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Behind the Scenes23rd May 2022

Bringing our uniform collection back to life

In February, we posted a blog on our large ongoing project about caring for historical naval uniforms. Since then, a lot has been happening to the project. For Volunteers’ Week 2022 (1-7th of June), we are taking the opportunity to pay homage to the incredible volunteers who have taken on the project under supervision from the Collections Team.

The aim of the project is to give new life to our uniform collection and to finally make it available for the public to see on our website.

Conserving the uniforms

The first step towards digitising our uniform collection is to clean and stabilise all uniforms before cataloguing and packing them for rehousing. Our Conservation Volunteer, university student Dystance, works in our conservation laboratory alongside our Conservator to conserve all uniforms between their old storage locations to our temporary textile storage location. Dystance uses scientific methods to understand and decide on appropriate methods to clean a range of uniform objects, such as jackets, trousers, shoes, and hats.

I am a Conservation Volunteer at The Historic Dockyard Chatham, and I have learnt so much from everyone that I have talked with. I chose to volunteer in this department because I enjoy learning the history of old/antique objects, and it was also important for me to have Laboratory experience; especially because of the degree that I am studying.

At the moment, I am helping to preserve Uniforms from a plethora of different time periods. Being mindful of what methods I use for different items, to prevent causing serious and permanent damage, as well as cataloguing each piece and inputting them into the database.

Having this opportunity has introduced me to a wide range of new things that I wouldn’t know from a degree. Everything and everyone here has a story to tell and I am enjoying learning about it all, from the Collections Team, other Volunteers, and also the Dockyard itself!”

In addition to carrying out conservation treatments, Dystance fills out conservation reports to ensure we will always keep records of the treatment history for the uniforms. After Dystance completes cleaning and stabilising the uniforms in the conservation laboratory, she brings them up to the temporary textile store for the next set of volunteers to continue the work.

Cataloguing and Collections Care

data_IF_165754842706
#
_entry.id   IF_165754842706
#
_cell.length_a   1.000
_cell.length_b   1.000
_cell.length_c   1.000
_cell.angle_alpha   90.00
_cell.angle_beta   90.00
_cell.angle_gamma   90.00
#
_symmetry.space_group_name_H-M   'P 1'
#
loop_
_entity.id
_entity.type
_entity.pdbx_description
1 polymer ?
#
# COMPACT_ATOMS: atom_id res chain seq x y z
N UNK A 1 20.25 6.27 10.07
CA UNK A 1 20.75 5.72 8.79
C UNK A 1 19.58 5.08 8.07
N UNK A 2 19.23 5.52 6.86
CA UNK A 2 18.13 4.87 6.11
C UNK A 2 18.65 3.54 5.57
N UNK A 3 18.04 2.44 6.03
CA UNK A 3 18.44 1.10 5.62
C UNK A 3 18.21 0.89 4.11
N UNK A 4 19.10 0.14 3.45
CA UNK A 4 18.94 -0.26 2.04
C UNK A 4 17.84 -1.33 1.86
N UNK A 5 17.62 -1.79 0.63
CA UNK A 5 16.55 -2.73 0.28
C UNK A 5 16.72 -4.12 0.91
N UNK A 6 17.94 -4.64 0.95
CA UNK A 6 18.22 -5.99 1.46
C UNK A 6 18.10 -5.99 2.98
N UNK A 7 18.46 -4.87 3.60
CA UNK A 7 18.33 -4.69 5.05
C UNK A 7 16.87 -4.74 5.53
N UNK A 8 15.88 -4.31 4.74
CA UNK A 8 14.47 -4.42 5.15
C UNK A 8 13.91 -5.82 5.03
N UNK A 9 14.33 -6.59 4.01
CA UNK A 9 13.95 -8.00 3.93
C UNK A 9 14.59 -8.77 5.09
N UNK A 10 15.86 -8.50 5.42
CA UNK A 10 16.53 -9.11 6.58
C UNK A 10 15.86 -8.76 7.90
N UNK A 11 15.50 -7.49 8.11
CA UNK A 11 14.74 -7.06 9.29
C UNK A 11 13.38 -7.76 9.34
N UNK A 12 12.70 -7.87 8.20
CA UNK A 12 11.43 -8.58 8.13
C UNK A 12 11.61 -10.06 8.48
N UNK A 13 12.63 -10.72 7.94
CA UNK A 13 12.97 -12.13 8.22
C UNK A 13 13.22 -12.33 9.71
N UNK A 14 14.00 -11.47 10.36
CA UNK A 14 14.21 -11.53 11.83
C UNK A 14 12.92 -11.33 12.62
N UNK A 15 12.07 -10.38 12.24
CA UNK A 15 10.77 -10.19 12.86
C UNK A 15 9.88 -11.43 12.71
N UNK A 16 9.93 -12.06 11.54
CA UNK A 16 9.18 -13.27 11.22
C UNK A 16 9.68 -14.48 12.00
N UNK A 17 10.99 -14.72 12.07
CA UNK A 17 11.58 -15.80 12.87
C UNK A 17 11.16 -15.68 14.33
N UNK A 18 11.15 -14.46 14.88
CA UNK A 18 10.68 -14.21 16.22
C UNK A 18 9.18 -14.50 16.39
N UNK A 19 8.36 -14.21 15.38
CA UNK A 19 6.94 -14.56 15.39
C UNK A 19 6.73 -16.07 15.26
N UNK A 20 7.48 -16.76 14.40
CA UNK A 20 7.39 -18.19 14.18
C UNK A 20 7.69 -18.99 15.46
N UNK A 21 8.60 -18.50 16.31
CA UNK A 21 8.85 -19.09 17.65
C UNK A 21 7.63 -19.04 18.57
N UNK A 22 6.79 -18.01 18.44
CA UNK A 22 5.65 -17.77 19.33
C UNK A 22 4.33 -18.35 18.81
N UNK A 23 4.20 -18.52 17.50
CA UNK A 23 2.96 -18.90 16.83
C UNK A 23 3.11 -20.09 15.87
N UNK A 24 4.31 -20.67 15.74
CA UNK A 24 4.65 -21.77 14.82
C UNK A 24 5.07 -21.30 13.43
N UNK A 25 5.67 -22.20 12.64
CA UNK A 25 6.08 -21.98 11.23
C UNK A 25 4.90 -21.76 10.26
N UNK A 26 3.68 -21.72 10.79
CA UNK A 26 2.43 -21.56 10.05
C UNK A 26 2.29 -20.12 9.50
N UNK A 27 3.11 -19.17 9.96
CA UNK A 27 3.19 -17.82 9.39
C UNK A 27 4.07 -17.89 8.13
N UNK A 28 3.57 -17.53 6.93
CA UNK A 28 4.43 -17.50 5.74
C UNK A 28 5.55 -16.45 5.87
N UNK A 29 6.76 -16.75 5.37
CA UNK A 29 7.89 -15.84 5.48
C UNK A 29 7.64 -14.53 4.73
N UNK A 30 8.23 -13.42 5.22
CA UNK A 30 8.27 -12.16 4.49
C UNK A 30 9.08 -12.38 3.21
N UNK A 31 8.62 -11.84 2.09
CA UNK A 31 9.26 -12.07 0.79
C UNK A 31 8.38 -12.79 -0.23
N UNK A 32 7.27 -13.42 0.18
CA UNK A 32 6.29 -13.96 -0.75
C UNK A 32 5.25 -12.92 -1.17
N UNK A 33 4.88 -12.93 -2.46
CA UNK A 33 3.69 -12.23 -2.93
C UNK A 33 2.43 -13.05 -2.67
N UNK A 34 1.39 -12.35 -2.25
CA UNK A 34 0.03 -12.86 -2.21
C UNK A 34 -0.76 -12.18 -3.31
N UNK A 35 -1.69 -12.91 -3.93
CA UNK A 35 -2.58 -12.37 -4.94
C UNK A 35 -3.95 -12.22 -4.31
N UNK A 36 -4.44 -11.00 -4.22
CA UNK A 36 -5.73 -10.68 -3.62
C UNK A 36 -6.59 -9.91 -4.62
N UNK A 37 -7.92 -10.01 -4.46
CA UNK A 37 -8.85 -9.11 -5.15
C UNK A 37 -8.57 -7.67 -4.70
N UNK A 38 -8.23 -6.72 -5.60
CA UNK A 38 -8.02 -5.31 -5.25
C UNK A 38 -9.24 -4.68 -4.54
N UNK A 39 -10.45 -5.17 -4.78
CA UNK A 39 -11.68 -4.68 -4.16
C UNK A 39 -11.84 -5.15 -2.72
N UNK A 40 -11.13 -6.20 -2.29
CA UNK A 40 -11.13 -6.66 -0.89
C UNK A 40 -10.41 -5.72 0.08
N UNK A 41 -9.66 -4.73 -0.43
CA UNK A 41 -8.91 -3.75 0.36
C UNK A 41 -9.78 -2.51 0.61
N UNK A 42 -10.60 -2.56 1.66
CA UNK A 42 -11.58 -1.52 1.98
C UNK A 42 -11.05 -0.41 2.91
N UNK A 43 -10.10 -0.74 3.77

Chatham Dockyard Historical Society volunteers Jackie and Brenda are working on listing and packing all of the uniforms for storage. This step is particularly important as it is essential that we conduct a regular inventory of each collection held in the museum so we know what we own so we can use the objects in future exhibitions.

The museum number of each object is noted down along with any noticeable damage – such as historic staining or frayed stitching- which is photographed and recorded in a condition report. The uniforms are quite robust compared to the rest of the collection, but the volunteers always take care to handle them gently and with appropriate PPE.

Once this is completed, Brenda and Jackie prepare the uniforms for storage. Jackets are hung on a plastic hanger wrapped with acid-free tissue and a Tyvek cover to support their padded shoulders, before they are zipped in a Tyvek uniform protective cover. These covers prevent pests, such as moths, from nibbling on the jackets and stop light and dust damage. Trousers, shoes, and hats are packed snugly in acid-free tissue in boxes.


Bernard and George, two of our researcher volunteers, investigate the provenance of the uniforms. Most of them are 20th Century and were in use during the First and Second World War. George and Bernard’s work is aimed at improving the interpretation of the collection and deepening our understanding of their historical significance. The results of their research will be added to the collections database ready for the uniform collection’s online debut.


The next step of this project is to start digitising the collection. The digitised collection will be made available for the public on our website. Our photography and documentation volunteer Ian has been appointed to photograph the collection with help from the other volunteers.


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